Saturday, June 13, 2009

Special Guest Blog: How Students Can Support a Millennium Village?

Reading The Life You Can Save I got pretty excited and with good reason I think too. Last year at Carleton University our group, Students To End Extreme Poverty, worked to get a question to referendum where students voted on whether or not they would all have to automatically pay an additional $6 in tuition fees ($5352 instead of $5346) to help support a Millennium Village. It worked. Carleton students now contribute over $110,000 annually.

Here is our hope: By getting enough universities and organizations to support Millennium Villages (aside from helping a couple communities help themselves out of extreme poverty) it would raise enough awareness, get enough media attention, engage enough people, foster enough cooperation, and generate enough civil society will to see policy changes: more and better aid, fairer trade, and debt cancellation.

Worst case scenario: thousands of people, many of whom would otherwise be dead, will have the basic tools they need to lift themselves out of extreme poverty.

Just like professor Singer pointed out, if we remove the barriers to involvement and giving – people can always opt out if they don’t like it – the great majority of people will stay involved in alleviating global poverty and be happy they did with ”the right kind of nudge”. Facilitating institutionalized giving of 1% of people’s incomes could easily generate enough money to make a massive impact on some of the worst effects of extreme poverty and send a clear message to our governments: act now to end world poverty. Norway even gives 1% as a country.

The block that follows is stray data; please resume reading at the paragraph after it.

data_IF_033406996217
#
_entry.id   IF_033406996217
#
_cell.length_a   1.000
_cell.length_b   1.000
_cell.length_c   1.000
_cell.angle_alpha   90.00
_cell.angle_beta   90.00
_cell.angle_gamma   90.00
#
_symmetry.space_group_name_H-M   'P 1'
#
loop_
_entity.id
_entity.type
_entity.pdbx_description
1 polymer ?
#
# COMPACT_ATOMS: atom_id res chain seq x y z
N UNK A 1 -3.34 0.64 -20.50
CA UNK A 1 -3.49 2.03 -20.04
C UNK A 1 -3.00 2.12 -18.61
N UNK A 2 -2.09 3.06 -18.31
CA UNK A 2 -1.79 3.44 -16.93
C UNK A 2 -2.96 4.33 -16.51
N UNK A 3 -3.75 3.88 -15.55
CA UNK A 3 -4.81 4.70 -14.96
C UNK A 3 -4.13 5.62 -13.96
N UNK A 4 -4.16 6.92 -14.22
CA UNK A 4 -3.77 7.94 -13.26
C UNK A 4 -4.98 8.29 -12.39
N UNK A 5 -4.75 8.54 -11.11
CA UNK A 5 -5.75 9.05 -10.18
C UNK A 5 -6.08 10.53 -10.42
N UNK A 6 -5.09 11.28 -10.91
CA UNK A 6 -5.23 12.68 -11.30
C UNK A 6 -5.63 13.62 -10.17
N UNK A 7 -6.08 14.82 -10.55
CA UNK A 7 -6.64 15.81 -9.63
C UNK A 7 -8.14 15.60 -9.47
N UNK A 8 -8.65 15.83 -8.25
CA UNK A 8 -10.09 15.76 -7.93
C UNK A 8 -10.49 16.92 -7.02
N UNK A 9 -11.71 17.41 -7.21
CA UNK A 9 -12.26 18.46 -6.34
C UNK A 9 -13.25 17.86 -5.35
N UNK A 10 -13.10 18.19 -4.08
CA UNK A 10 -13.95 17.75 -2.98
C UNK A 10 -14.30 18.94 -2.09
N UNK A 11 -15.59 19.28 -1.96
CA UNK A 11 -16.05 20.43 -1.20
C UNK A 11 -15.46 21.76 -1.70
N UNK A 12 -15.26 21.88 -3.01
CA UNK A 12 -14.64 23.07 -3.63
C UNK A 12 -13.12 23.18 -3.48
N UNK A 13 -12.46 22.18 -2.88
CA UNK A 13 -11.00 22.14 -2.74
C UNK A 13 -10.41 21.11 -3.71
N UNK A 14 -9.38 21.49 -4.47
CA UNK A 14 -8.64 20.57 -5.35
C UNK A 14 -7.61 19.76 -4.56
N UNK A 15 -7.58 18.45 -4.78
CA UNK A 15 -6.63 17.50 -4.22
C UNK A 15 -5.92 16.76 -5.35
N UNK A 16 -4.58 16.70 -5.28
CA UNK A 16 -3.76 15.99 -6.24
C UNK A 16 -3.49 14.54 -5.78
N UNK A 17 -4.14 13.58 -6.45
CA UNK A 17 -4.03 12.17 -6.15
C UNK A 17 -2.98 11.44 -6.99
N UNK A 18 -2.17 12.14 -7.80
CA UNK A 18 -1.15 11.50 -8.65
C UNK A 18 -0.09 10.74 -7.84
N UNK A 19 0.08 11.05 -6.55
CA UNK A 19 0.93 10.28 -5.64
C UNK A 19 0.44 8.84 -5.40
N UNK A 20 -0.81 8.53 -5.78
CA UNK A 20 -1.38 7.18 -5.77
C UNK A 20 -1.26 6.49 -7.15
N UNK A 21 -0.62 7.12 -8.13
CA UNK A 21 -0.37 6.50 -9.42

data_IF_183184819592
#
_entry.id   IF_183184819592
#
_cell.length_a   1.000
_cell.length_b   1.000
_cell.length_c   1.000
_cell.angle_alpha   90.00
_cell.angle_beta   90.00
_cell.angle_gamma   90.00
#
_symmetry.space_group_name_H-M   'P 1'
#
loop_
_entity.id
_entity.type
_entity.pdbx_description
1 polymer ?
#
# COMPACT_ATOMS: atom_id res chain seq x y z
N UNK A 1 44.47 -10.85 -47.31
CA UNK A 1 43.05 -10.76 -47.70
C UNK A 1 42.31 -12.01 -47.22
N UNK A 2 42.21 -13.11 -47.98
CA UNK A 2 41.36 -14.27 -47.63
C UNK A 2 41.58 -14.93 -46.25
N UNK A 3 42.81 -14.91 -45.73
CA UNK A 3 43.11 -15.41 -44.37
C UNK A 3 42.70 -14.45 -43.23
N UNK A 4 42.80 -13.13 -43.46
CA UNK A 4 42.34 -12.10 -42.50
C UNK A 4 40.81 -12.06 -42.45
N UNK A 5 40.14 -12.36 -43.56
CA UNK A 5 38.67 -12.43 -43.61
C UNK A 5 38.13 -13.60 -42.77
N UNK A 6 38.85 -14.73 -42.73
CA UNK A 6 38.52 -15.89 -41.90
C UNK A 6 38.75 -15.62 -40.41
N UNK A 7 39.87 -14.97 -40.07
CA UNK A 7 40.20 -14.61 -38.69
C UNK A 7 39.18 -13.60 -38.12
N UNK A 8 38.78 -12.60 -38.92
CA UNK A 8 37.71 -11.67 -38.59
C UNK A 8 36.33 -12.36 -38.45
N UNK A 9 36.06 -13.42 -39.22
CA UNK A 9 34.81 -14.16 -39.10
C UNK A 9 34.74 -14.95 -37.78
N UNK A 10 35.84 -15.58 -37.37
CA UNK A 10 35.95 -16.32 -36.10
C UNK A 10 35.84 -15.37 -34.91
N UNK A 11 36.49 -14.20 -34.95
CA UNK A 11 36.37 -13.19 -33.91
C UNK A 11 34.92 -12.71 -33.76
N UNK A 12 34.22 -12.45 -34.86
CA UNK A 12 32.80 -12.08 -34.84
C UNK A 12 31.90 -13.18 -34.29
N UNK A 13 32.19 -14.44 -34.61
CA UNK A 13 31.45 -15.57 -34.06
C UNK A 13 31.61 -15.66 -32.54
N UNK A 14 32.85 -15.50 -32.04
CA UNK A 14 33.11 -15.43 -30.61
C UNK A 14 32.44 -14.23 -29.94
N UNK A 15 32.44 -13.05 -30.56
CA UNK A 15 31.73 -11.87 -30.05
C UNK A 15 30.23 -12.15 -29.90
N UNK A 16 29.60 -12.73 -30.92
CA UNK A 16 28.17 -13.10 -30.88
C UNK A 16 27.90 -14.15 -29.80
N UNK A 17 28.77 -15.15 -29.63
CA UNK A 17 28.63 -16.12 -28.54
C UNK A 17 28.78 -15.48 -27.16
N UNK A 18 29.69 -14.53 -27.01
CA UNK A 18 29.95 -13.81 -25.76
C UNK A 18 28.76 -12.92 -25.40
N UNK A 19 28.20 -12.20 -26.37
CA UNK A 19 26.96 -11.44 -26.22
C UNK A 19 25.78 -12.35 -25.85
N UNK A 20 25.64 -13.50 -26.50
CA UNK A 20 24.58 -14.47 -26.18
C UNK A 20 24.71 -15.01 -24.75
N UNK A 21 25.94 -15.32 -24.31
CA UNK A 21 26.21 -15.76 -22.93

Institutions and their employees don’t usually do this for global poverty. They can; it’s just that oodles of people haven’t leapt at the opportunity to make it happen. Efforts like these can be going on in a variety of fashions across the world. In Canada alone there are 18 million people in the labor force with nearly 4.5 million people in unions. Over two million of those unionized workers are in nine unions. That’s not a logistical nightmare to try and make happen. Want to make a difference? Opportunities like this abound.

What have we got to lose in going for it? Especially if it’s benefiting a stellar organization like Millennium Promise or Oxfam where the money is spent transparently, where there are monitorable objectives and where it is making a demonstrable difference in people’s lives one person or one community at a time.

This is something that we as a global community can run with. There are numerous ideas like these that with little time produce results thousands of times the size of the effort they take. There are a number of us working on similar initiatives so please get in touch if you want to help. James Grant said “the problem is not that we have tried to eradicate global poverty and failed; the problem is that no serious and concerted attempt has ever been made”. Sadly it’s true; however on the plus side, there really has never been a better time to make poverty history.

Bryan Turner
Youth Engagement Coordinator
Make Poverty History Canada

1 comment:

  1. Is this project going on at any other universities in Canada?